• entrepreneurs' relief may be available on the sale of the business, reducing capital gains tax from 18% or 28% to just 10%;
  • FHLs can be gifted and the gain held over;
  • the net FHL income will be relevant income for pension purposes;
  • the gain on the sale of a FHL can be held over into the purchase of another qualifying asset, not necessarily a FHL, and vice versa;
  • the property may qualify for business rates and the small business discount.  The net amount may well be less than council tax or indeed, there may be no charge at all after the small business discount.  Business rates apply if the property is available for holiday letting for at least 140 days per year.
  • There will be no restriction to basic rate tax relief for interest costs of a FHL business, when the new measures are introduced from April 2017.

And some disadvantages

  • Losses on FHL businesses can only be offset against future income from the same business.  For example, a FHL property might generate losses, cease to qualify and be kept as a rental property but the earlier FHL losses would not strictly be available against the subsequent rental profits;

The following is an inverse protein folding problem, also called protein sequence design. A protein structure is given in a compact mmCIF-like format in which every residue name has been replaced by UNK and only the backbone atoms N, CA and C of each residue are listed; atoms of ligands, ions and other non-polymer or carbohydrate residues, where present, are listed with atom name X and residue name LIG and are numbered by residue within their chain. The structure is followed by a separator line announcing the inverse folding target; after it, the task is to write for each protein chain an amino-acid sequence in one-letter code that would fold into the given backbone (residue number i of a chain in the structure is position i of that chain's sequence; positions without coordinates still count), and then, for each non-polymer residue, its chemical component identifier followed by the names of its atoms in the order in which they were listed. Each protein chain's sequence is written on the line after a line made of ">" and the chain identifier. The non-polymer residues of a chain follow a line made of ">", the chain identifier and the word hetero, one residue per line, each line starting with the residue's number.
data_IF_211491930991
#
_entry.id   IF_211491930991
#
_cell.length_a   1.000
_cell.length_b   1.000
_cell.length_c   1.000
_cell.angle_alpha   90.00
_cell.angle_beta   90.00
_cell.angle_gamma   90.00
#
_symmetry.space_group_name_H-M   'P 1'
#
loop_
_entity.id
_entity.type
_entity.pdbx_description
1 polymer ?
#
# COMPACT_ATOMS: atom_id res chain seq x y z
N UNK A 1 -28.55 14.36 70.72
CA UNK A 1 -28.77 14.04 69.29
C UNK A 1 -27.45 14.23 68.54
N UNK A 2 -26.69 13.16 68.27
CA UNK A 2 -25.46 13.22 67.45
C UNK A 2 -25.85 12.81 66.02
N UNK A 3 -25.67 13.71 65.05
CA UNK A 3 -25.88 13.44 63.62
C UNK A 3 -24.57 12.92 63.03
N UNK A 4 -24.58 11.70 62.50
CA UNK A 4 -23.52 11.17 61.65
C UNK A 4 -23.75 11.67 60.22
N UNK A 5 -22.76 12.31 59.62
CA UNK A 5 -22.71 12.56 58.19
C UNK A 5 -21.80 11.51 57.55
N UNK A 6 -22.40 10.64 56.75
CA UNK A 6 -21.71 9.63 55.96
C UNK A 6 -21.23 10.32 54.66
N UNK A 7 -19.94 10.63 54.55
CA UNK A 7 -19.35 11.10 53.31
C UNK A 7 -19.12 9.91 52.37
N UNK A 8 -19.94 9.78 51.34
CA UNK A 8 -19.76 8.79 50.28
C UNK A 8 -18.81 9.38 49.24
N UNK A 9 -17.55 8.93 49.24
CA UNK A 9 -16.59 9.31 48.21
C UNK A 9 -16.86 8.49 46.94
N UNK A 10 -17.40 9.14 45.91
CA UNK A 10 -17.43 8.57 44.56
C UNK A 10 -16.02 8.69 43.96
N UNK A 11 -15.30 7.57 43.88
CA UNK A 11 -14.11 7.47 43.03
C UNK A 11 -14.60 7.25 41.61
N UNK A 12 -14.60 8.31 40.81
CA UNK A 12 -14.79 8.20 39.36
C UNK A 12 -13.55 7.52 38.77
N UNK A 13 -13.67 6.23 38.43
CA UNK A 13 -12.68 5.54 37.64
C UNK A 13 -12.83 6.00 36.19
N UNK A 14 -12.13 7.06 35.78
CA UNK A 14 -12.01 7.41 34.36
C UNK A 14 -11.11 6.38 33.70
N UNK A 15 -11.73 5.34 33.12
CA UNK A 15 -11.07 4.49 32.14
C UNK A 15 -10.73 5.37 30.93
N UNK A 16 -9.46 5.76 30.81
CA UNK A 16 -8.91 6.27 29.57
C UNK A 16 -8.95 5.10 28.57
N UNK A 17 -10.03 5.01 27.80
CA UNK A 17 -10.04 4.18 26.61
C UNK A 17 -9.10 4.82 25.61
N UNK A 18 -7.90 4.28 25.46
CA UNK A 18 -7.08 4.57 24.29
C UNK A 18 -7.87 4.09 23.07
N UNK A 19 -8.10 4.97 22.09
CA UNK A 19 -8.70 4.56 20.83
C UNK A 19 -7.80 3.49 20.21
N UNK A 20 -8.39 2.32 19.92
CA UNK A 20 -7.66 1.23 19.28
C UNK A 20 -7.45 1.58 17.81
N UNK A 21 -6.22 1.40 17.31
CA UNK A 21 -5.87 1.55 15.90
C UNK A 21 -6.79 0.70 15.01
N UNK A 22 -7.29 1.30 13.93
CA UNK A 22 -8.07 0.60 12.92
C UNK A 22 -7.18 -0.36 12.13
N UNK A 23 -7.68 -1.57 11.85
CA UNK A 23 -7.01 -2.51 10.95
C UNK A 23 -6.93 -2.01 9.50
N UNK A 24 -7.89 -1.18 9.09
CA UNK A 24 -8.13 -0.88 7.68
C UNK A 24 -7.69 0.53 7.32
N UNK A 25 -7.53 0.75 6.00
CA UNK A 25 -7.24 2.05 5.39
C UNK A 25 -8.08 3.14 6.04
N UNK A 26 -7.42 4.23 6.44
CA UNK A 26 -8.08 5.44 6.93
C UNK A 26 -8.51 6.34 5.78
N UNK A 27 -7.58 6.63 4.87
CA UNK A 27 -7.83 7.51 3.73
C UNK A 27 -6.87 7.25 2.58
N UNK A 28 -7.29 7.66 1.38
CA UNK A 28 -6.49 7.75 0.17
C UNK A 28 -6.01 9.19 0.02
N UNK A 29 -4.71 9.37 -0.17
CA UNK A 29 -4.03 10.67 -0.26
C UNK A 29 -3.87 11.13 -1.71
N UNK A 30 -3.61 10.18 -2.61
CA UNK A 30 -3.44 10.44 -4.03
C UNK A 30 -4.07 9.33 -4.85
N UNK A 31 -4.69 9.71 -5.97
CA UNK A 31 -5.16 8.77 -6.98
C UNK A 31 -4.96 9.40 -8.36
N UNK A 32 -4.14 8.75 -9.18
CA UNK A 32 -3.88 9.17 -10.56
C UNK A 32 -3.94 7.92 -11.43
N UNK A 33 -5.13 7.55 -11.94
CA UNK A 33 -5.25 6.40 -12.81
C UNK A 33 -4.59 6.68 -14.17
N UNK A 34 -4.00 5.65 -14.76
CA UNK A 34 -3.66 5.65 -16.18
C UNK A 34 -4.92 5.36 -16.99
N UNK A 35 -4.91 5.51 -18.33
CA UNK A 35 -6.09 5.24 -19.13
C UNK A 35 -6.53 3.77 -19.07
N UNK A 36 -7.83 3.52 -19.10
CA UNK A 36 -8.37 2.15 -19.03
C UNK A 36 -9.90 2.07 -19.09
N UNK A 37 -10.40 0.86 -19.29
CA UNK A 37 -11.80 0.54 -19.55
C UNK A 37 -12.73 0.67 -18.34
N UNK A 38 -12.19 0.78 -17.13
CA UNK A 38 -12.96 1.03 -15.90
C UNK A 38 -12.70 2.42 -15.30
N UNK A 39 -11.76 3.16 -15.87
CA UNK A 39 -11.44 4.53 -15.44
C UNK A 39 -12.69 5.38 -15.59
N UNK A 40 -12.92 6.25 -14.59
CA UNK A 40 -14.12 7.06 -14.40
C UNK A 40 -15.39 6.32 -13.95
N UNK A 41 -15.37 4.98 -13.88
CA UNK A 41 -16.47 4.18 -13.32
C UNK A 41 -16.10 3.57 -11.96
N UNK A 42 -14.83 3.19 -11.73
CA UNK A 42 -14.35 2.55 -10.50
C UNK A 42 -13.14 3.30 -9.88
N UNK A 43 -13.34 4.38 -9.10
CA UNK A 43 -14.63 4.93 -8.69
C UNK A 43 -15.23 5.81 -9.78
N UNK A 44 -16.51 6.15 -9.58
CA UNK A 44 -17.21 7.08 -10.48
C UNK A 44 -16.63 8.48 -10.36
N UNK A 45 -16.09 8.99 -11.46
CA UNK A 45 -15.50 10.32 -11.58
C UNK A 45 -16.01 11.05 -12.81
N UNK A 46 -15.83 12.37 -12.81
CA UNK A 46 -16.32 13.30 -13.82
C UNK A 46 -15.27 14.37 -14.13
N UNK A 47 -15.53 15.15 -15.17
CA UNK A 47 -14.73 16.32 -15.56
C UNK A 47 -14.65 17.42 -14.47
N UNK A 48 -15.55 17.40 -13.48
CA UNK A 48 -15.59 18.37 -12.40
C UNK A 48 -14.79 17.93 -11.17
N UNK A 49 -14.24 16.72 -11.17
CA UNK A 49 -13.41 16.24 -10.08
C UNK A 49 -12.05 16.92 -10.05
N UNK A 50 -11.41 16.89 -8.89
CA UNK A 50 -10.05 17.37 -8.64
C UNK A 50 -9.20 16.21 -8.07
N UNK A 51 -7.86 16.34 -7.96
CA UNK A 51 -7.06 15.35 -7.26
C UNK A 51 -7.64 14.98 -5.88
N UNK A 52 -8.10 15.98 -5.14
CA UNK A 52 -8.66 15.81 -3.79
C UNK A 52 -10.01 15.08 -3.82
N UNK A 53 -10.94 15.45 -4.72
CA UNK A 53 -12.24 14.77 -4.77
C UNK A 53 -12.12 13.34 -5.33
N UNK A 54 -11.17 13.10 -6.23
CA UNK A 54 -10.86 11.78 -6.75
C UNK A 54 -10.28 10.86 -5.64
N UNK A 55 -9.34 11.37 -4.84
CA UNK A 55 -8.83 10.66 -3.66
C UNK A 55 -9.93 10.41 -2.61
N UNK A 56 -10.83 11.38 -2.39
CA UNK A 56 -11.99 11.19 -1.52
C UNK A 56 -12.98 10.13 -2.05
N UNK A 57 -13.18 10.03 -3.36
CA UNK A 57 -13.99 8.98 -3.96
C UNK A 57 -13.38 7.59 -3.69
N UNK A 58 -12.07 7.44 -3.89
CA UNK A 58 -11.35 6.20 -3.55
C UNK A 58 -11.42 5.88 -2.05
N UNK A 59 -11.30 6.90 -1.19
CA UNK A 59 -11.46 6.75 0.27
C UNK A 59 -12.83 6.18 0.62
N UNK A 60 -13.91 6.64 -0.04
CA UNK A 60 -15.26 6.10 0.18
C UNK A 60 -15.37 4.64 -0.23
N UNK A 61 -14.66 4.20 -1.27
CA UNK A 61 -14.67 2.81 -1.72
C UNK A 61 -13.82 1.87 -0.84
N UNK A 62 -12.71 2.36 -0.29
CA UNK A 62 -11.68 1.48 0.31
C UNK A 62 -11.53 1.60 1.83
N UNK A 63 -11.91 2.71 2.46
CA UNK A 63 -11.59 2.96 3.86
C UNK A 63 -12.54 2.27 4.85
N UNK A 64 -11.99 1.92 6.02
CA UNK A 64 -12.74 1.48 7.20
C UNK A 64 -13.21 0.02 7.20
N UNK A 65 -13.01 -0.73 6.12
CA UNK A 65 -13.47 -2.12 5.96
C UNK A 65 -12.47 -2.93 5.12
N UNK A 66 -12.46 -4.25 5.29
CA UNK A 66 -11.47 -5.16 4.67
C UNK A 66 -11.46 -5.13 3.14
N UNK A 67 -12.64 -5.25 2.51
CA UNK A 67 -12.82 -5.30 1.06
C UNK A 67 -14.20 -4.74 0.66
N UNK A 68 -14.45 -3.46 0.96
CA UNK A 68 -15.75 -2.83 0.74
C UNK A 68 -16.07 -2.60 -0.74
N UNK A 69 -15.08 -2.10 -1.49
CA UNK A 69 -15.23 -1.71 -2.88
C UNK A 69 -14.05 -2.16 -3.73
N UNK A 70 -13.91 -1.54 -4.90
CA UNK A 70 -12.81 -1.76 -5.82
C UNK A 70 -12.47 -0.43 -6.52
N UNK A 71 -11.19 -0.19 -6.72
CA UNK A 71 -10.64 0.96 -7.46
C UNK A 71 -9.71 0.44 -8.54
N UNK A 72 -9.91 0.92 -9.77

• the losses of an EEA FHL business and a UK FHL business  cannot be set-off against each other, even in the same year;
  • although only available to furnished lettings businesses until 31 March or 5 April 2016, the 10% wear and tear charge is not available and it may be more advantageous than capital allowances in some circumstances;
  • VAT must be charged if the registration limit (currently Ł82,000 in the UK) is exceeded.   This includes all business income earned by the same person, so farmers and consultants for example might find they need to charge VAT even though their FHL income was well below the limit.  For VAT purposes holiday letting activity is usually treated as supplied in the territory where the property is located.  Those with FHLs in EEA countries will need to consider local VAT rules.

Planning points

Where property is owned with a spouse, profits and losses can be split as agreed between the parties, rather than needing to be split 50/50.

It may be possible to claim capital allowances on the integral features in a property purchased for use as a FHL.  Specialist valuers have indicated that typically, somewhere between 12% and 30% of the purchase price of a property (excluding land value) could be treated as qualifying plant and machinery, depending on the property specification.

Interest relief may be available against FHL profits on loans secured on a main residence and used to buy the property.

We have taken care to ensure the accuracy of this publication, which is based on material in the public domain at the time of issue. However, the publication is written in general terms for information purposes only and in no way constitutes specific advice. You are strongly recommended to seek specific advice before taking any action in relation to the matters referred to in this publication. No responsibility can be taken for any errors contained in the publication or for any loss arising from action taken or refrained from on the basis of this publication or its contents. © Smith & Williamson Holdings Limited 2015.